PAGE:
Tuesday, March 8, 2022

Karl du Fresne: The continuing mystery of the missing men

I bet I’m not the only one who heard Radio New Zealand’s news item about a homeless Napier woman with seven children and wondered why no man was mentioned.

I notice this time and time again in depressing news stories about solo mothers in desperate plights. Why is nothing ever said about the men who fathered the children?

Are they lurking somewhere in the background, too ashamed or embarrassed to come forward, or have they done a runner? My guess is that it’s the latter.

In the Napier case, the woman’s seven children are aged from 11 down to seven weeks. She spent her last money buying two flimsy tents which she erected in a park before a woman saw what was happening and took her in. She’s now in temporary accommodation, having apparently been given the run-around by the agencies that are supposed to help such people. (Which is another story in itself. Perhaps Kainga Ora could free up space by evicting some of its gang tenants who terrorise their neighbours. But of course that would be racist.)

The age of the baby indicates there was a man somewhere in the picture until relatively recently. Where is he? Why is he apparently not contributing to the welfare of the helpless infant whose conception he was party to? And what about the other six kids? Did they all have the same father, or were they sired by other men?

Reporters never ask these questions – or if they do, they don’t tell us the answers. There are three possible explanations for this.

The first is that it’s considered rude to inquire into intimate personal matters. The second is that it’s considered judgemental, and contemporary morality insists we must never make judgements about other people’s behaviour (although we do it all the time, and rightly so). The third is that it’s none of our business.

But it is our business, because one way or another these families depend on public support. Where individual responsibility fails, society has to step in, and often that societal support becomes long-term.

That makes it our business. Moreover, if our sympathy is being invited – as in this case – then we are entitled to be told the full story. We deserve to know what circumstances led to a woman and seven kids having to pitch cheap Warehouse tents in a park.

It’s possible she had fled an abusive relationship. If so, we should be told, because it’s information that helps us make a judgment about the situation. (Oh, I forgot – we’re not allowed to be judgmental.)

As in all such cases, our primary concern should be for the kids. Adults have some control over their lives; children have none. They are at the mercy of the people who bring them into the world, and they deserve better than to suffer because of feckless ratbags who root, shoot and leave.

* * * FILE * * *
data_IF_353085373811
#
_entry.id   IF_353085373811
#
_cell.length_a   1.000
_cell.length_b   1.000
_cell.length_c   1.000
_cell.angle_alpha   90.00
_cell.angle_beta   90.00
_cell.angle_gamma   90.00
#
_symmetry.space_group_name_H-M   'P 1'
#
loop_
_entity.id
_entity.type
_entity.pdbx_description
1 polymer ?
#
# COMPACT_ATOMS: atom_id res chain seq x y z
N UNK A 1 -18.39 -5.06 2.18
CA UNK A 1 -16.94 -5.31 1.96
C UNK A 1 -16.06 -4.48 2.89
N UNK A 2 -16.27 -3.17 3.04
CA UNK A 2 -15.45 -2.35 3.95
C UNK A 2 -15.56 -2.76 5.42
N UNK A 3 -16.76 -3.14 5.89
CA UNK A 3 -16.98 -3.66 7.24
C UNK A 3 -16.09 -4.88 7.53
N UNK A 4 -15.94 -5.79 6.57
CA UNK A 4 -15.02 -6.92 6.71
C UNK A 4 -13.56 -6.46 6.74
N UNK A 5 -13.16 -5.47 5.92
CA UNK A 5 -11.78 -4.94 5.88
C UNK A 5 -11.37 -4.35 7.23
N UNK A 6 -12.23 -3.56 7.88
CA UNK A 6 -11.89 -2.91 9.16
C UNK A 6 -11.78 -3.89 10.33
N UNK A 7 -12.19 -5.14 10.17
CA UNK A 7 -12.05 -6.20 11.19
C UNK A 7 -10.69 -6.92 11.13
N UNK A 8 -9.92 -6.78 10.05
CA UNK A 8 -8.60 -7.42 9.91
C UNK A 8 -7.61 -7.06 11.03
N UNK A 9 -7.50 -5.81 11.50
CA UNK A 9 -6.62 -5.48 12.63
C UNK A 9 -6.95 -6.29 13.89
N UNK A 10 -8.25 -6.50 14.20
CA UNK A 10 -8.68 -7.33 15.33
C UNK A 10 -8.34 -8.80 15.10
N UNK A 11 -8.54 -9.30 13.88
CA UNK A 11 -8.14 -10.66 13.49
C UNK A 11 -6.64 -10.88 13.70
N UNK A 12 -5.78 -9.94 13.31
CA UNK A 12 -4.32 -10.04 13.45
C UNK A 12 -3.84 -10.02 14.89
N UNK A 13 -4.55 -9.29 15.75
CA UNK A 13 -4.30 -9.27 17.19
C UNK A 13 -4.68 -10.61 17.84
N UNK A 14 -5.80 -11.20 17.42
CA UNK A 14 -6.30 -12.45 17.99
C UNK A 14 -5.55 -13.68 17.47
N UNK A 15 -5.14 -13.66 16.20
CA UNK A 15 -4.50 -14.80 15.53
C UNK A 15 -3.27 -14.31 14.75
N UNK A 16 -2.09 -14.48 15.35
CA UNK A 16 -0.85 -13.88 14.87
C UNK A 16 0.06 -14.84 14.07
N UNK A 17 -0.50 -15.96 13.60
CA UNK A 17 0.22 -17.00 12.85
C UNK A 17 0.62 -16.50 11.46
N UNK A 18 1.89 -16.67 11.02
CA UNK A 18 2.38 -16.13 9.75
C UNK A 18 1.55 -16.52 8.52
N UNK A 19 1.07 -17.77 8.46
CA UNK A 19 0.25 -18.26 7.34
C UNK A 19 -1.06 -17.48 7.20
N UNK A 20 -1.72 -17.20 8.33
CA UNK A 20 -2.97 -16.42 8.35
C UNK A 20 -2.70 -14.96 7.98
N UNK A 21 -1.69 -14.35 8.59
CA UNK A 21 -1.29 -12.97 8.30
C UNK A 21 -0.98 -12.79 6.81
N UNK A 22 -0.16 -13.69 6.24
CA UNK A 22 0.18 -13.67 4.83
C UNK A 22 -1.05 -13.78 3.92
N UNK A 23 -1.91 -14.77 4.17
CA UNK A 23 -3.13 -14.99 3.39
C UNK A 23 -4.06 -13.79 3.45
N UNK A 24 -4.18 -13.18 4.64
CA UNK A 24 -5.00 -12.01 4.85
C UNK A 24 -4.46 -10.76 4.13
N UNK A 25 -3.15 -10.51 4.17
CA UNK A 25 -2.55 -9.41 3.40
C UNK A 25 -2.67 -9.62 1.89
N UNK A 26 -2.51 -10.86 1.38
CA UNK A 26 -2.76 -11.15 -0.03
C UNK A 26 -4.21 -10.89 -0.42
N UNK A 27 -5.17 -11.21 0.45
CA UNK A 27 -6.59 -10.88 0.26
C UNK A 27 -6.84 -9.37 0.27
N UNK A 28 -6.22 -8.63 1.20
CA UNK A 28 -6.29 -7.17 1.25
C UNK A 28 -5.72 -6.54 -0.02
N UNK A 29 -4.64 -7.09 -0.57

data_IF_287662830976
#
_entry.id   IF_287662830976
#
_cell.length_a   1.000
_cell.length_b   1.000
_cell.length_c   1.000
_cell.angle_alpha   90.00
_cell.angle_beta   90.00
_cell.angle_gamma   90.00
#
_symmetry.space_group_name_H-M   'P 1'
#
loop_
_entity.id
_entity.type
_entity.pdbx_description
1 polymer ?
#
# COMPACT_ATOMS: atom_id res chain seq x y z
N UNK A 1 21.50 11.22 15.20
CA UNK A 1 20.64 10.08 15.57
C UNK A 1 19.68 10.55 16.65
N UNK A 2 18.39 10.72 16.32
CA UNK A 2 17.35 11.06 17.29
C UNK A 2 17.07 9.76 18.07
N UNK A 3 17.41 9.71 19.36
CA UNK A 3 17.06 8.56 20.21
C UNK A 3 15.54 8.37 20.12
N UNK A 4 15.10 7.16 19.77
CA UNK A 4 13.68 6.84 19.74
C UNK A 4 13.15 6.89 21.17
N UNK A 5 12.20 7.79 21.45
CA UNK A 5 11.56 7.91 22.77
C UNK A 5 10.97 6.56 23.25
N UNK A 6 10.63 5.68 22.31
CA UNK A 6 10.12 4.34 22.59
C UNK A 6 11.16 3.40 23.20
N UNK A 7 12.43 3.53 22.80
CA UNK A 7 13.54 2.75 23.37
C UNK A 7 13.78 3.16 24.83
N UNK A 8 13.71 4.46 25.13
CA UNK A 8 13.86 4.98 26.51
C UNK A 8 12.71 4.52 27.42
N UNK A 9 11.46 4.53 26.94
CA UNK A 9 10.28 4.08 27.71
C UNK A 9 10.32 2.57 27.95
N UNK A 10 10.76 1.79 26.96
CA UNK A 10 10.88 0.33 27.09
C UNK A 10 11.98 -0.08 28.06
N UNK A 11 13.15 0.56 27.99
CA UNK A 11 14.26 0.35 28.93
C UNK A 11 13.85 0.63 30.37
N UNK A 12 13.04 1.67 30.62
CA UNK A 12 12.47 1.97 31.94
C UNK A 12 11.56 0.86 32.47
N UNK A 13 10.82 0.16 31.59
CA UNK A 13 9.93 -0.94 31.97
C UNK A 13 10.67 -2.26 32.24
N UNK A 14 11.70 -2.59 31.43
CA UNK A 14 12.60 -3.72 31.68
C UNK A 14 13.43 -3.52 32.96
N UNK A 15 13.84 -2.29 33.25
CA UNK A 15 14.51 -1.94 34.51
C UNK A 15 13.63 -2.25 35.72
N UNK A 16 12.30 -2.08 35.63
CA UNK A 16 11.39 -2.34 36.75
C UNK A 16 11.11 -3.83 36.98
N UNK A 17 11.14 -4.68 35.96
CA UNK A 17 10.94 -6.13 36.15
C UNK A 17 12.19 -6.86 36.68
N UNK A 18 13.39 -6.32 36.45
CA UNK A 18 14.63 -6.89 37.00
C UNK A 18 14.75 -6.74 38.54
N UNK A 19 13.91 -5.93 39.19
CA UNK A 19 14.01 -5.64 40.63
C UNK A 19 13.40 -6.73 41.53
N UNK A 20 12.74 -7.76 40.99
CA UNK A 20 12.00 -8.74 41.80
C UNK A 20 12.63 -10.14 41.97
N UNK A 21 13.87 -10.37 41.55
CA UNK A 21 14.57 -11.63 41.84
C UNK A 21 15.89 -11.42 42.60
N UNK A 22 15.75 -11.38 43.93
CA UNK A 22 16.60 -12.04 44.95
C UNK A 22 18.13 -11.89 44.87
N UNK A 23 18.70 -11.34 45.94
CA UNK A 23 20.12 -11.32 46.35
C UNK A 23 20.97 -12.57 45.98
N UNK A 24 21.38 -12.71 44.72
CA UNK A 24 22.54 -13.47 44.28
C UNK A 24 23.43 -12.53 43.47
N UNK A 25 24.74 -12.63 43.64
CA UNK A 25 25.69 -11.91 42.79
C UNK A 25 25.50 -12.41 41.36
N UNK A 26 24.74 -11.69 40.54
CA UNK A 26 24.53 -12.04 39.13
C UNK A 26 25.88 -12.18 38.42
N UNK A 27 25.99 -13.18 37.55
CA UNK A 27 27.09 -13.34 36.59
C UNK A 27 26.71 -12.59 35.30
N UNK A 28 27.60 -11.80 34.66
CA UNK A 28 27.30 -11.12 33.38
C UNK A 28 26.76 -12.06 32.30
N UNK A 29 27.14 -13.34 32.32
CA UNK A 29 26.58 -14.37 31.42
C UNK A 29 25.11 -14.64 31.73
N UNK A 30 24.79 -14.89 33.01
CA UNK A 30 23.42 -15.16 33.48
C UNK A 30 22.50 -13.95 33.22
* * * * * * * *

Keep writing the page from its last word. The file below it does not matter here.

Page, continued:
In such instances, it seems to me there’s a good case for naming and shaming absentee fathers. There should be a penalty for their selfishness and indifference to the consequences of their actions.

But – and this is the hard part – the mothers cannot entirely escape responsibility. Yes, many do their best, in terrible circumstances, to give their kids a loving home. But we are entitled to wonder why, when contraception is subsidised and even free, some women continue to have unprotected sex with the wrong men.

Footnote: I’m not saying these factors apply in the Napier case, because we don’t know. That’s the problem – journalists don’t give us the relevant background information.

Karl du Fresne, a freelance journalist, is the former editor of The Dominion newspaper. He blogs at


Jigsaw said...

That's the point -we don't know. All such news items are one sided stories and make little if any sense without the remainder of the story. These stories are written using just a selected slice of the facts designed to elicit a certain response. I cannot think of much more dishonest writing than to do that-are these 'journalists ' actually 'trained' to do that or does it come naturally.

PeterB said...

Good for you Karl talking about moral responsibility which is never mentioned nowadays. We're too frightened to talk about it because we will be condemned as old fashioned. I blame the woman more than the man because nowadays they have control over their own fertility; as far as I can see this woman is criminally irresponsible and men have simply taken advantage of it. My grandmother had 7 children in 9 years, between 1911 - 1920 but in those days the working class knew nothing about contraception. Fast forward 100 years and the information is all out there, so I don't have an iota of sympathy for this single mother. My answer is that after 4 children single mothers in these circumstances should be forcibly sterilised. Why should we as the taxpayer have to foot the bill for the upkeep of families like this, because the expense is enormous spread over years? Charlotte Bellis was expelled from Dubai because it's a criminal offense for a single woman to have a child out of wedlock. We should take a leaf out of their book and not let the permissive society run riot.